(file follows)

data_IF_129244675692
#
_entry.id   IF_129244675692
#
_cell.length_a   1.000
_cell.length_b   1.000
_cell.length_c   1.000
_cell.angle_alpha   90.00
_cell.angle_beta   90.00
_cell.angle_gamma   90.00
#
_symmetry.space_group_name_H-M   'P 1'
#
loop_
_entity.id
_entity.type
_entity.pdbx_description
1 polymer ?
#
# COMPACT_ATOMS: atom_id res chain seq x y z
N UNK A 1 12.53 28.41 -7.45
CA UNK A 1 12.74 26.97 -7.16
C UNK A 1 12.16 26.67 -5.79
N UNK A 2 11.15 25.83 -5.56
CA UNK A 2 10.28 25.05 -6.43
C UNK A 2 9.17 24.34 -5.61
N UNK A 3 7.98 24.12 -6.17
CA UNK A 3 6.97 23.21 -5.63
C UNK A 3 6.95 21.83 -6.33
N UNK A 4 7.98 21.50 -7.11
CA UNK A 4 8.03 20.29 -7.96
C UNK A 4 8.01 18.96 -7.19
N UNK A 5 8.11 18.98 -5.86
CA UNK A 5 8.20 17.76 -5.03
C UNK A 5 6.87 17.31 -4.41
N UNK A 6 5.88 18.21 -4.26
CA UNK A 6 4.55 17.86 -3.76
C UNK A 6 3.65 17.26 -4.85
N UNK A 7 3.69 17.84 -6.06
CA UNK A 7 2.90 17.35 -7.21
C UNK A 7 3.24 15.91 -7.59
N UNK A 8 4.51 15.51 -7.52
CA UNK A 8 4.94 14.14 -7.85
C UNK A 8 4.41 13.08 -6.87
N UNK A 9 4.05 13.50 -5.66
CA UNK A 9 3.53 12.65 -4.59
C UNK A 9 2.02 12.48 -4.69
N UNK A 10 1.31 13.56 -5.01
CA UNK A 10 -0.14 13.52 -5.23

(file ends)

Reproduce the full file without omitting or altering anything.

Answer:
data_IF_129244675692
#
_entry.id   IF_129244675692
#
_cell.length_a   1.000
_cell.length_b   1.000
_cell.length_c   1.000
_cell.angle_alpha   90.00
_cell.angle_beta   90.00
_cell.angle_gamma   90.00
#
_symmetry.space_group_name_H-M   'P 1'
#
loop_
_entity.id
_entity.type
_entity.pdbx_description
1 polymer ?
#
# COMPACT_ATOMS: atom_id res chain seq x y z
N UNK A 1 12.53 28.41 -7.45
CA UNK A 1 12.74 26.97 -7.16
C UNK A 1 12.16 26.67 -5.79
N UNK A 2 11.15 25.83 -5.56
CA UNK A 2 10.28 25.05 -6.43
C UNK A 2 9.17 24.34 -5.61
N UNK A 3 7.98 24.12 -6.17
CA UNK A 3 6.97 23.21 -5.63
C UNK A 3 6.95 21.83 -6.33
N UNK A 4 7.98 21.50 -7.11
CA UNK A 4 8.03 20.29 -7.96
C UNK A 4 8.01 18.96 -7.19
N UNK A 5 8.11 18.98 -5.86
CA UNK A 5 8.20 17.76 -5.03
C UNK A 5 6.87 17.31 -4.41
N UNK A 6 5.88 18.21 -4.26
CA UNK A 6 4.55 17.86 -3.76
C UNK A 6 3.65 17.26 -4.85
N UNK A 7 3.69 17.84 -6.06
CA UNK A 7 2.90 17.35 -7.21
C UNK A 7 3.24 15.91 -7.59
N UNK A 8 4.51 15.51 -7.52
CA UNK A 8 4.94 14.14 -7.85
C UNK A 8 4.41 13.08 -6.87
N UNK A 9 4.05 13.50 -5.66
CA UNK A 9 3.53 12.65 -4.59
C UNK A 9 2.02 12.48 -4.69
N UNK A 10 1.31 13.56 -5.01
CA UNK A 10 -0.14 13.52 -5.23